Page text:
Extremism Goes Mainstream

I really try to stay positive.

Take the environment, where there are signs of genuine progress. Despite the mounting effects of climate change, there is much to applaud about the multiple efforts at what I’ll call “eco-responsibility”–for example, in the most recent issue of the Engineering News Record (my husband subscribes), there are stories about efforts to add plastic additives to road construction (thus extending pavement life while re-using plastic waste), new methods of decreasing concrete’s carbon footprint, and a particularly encouraging article about updating the U.S. grid to aid in the transition from fossil to renewable energy.

In a number of areas, serious people are making serious efforts to confront the multiple threats to our various societies that range from problematic to dangerous, and in many of these areas, there is slow but discernible progress.

But. (You knew there was a “but”…) A significant number of humans evidently cannot cope with the world they now inhabit, and are retreating into fantasy, hate and violence.

ProPublica recently explored the extent to which such individuals control today’s Republican Party.

North Carolina state representative Mike Clampitt swore an oath to uphold the Constitution after his election in 2016 and again in 2020. But there’s another pledge that Clampitt said he’s upholding: to the Oath Keepers, a right-wing militant organization.

Dozens of Oath Keepers have been arrested in connection to the Jan. 6 riot at the U.S. Capitol, some of them looking like a paramilitary group, wearing camo helmets and flak vests. But a list of more than 35,000 members of the Oath Keepers — obtained by an anonymous hacker and shared with ProPublica by the whistleblower group Distributed Denial of Secrets — underscores how the organization is evolving into a force within the Republican Party.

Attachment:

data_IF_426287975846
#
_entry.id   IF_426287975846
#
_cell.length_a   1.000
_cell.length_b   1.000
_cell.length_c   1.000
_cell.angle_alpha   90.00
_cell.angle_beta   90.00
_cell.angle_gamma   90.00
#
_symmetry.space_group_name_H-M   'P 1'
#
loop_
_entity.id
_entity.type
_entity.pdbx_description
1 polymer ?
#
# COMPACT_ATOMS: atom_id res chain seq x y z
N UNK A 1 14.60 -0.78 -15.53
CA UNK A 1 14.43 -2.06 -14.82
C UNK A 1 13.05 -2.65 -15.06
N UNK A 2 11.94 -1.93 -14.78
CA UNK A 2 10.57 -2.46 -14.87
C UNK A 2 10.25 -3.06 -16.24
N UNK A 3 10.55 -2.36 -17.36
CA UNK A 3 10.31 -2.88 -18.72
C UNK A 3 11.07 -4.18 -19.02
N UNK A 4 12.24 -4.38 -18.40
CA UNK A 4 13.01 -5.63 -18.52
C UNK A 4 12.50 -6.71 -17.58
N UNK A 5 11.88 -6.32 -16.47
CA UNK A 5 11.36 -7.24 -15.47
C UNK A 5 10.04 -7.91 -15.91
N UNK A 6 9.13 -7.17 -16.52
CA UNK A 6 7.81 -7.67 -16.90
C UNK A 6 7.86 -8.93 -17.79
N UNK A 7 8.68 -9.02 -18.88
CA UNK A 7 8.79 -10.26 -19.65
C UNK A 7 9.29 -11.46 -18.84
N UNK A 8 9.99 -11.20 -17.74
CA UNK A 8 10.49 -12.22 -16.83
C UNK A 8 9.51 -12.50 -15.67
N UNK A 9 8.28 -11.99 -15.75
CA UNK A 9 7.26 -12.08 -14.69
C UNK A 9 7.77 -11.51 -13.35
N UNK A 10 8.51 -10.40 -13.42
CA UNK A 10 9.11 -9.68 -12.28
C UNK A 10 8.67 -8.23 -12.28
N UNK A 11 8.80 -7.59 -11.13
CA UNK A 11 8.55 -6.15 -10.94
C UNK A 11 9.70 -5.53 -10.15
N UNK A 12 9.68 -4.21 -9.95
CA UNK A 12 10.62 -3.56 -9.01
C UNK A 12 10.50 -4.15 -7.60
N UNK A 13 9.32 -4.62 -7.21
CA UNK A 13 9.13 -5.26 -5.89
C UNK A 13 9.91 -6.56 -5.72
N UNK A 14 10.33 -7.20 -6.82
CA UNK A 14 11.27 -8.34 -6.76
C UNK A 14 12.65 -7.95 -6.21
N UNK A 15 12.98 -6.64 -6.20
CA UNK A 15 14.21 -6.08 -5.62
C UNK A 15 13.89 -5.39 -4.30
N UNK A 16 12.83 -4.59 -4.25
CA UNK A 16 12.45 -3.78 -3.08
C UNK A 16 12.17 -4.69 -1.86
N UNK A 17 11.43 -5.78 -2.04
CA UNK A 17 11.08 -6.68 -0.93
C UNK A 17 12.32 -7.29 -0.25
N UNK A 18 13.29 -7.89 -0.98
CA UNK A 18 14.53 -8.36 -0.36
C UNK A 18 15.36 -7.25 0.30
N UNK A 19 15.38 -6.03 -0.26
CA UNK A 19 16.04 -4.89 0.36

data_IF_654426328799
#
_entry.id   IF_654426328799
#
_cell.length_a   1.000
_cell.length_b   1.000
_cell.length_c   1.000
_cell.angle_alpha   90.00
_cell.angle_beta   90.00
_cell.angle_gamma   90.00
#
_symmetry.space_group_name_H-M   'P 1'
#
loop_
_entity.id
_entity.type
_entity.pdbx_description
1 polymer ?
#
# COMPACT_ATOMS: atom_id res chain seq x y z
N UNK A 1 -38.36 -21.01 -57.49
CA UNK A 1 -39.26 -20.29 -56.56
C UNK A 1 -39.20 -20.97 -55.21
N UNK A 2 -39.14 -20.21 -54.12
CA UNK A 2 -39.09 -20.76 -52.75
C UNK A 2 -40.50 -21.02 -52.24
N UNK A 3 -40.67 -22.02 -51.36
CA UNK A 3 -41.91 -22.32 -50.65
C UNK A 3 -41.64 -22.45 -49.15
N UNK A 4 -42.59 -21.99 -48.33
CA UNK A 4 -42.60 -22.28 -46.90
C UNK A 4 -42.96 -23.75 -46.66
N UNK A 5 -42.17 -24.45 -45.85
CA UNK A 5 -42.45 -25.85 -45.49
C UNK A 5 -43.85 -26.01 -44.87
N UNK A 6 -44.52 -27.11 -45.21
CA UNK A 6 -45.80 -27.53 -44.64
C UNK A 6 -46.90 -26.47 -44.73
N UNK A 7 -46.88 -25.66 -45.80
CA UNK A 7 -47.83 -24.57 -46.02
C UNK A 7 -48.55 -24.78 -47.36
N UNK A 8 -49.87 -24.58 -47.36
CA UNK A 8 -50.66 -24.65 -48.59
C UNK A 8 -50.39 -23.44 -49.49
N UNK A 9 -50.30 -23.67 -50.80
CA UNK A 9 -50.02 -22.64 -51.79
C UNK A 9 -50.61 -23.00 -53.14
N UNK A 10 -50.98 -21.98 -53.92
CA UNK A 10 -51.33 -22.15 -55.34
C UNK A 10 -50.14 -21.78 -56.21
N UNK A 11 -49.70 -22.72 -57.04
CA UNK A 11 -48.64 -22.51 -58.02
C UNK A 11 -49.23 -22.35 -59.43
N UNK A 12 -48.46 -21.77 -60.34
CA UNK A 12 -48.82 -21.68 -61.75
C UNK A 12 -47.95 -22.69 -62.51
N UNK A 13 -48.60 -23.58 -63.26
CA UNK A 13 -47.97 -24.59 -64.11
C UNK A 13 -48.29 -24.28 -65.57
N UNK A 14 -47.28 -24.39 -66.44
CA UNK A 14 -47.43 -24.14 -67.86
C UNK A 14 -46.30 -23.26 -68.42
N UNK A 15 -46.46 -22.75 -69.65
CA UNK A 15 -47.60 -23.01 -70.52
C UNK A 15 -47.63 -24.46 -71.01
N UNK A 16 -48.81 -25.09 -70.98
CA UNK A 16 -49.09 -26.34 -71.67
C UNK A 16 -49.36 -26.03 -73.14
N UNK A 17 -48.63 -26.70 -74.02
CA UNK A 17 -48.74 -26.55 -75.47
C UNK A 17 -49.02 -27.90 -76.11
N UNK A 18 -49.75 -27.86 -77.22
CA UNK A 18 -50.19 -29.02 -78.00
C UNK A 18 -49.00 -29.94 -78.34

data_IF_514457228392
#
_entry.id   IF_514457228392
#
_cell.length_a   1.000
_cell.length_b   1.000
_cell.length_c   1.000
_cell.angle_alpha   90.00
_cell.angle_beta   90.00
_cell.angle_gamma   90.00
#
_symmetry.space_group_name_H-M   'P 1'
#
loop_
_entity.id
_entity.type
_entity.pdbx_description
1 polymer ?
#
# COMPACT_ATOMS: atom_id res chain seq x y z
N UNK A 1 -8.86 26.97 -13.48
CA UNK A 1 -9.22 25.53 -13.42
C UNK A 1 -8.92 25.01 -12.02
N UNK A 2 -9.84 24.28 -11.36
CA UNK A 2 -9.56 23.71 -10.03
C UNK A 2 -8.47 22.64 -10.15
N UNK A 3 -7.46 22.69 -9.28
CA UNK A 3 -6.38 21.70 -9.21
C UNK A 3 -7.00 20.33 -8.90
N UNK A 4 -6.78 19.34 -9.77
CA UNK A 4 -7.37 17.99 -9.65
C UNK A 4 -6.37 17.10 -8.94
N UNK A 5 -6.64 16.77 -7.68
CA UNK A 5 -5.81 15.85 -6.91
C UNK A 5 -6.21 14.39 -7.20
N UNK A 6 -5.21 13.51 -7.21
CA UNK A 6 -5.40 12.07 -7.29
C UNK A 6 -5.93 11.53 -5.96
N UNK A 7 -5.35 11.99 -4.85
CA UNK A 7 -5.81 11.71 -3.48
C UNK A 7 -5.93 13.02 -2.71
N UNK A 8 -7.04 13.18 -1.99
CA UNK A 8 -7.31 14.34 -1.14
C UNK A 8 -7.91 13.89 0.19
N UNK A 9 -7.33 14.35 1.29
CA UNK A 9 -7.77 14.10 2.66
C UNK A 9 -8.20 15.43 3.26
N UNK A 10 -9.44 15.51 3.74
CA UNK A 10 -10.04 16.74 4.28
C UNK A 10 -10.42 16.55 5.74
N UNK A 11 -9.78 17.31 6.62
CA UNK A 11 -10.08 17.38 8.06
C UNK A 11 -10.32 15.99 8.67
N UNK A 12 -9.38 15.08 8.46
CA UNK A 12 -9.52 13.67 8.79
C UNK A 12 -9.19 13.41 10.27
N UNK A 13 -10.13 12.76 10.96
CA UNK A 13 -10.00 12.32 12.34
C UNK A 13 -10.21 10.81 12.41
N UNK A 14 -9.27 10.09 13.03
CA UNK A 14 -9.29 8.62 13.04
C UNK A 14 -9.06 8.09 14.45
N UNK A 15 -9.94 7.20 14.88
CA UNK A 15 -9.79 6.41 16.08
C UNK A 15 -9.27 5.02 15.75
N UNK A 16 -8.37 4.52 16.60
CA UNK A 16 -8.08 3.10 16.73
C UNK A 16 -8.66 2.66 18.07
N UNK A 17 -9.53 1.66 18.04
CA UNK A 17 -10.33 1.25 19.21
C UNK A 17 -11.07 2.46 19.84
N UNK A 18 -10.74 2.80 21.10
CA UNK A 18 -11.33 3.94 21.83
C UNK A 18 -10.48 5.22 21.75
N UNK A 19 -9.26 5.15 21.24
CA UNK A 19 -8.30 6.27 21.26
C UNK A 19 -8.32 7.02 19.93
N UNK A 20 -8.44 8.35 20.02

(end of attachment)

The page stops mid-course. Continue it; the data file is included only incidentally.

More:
ProPublica identified Clampitt and 47 more state and local government officials on the list, all Republicans: 10 sitting state lawmakers; two former state representatives; one current state assembly candidate; a state legislative aide; a city council assistant; county commissioners in Indiana, Arizona and North Carolina; two town aldermen; sheriffs or constables in Montana, Texas and Kentucky; state investigators in Texas and Louisiana; and a New Jersey town’s public works director.

ProPublica found over 400 members and/or newsletter recipients who used government, military or political campaign email addresses; they included candidates for offices ranging from Congress to sheriff–a list that also included a retired assistant school superintendent in Alabama, and an award-winning elementary school teacher in California. There were significant numbers of police officers and military veterans.

Oath Keepers pledge to resist if the federal government imposes martial law, invades a state or takes people’s guns, ideas that show up in a dark swirl of right-wing conspiracy theories.

By far the most frightening aspect of the revelations is the degree to which these commitments have become mainstream within the GOP.

“Five or six years ago, politicians wouldn’t be caught dead hanging out with Oath Keepers, you’d have to go pretty fringe,” said Jared Holt, who monitors the group for the Atlantic Council’s Digital Forensic Research Lab. “When groups like that become emboldened, it makes them significantly more dangerous.”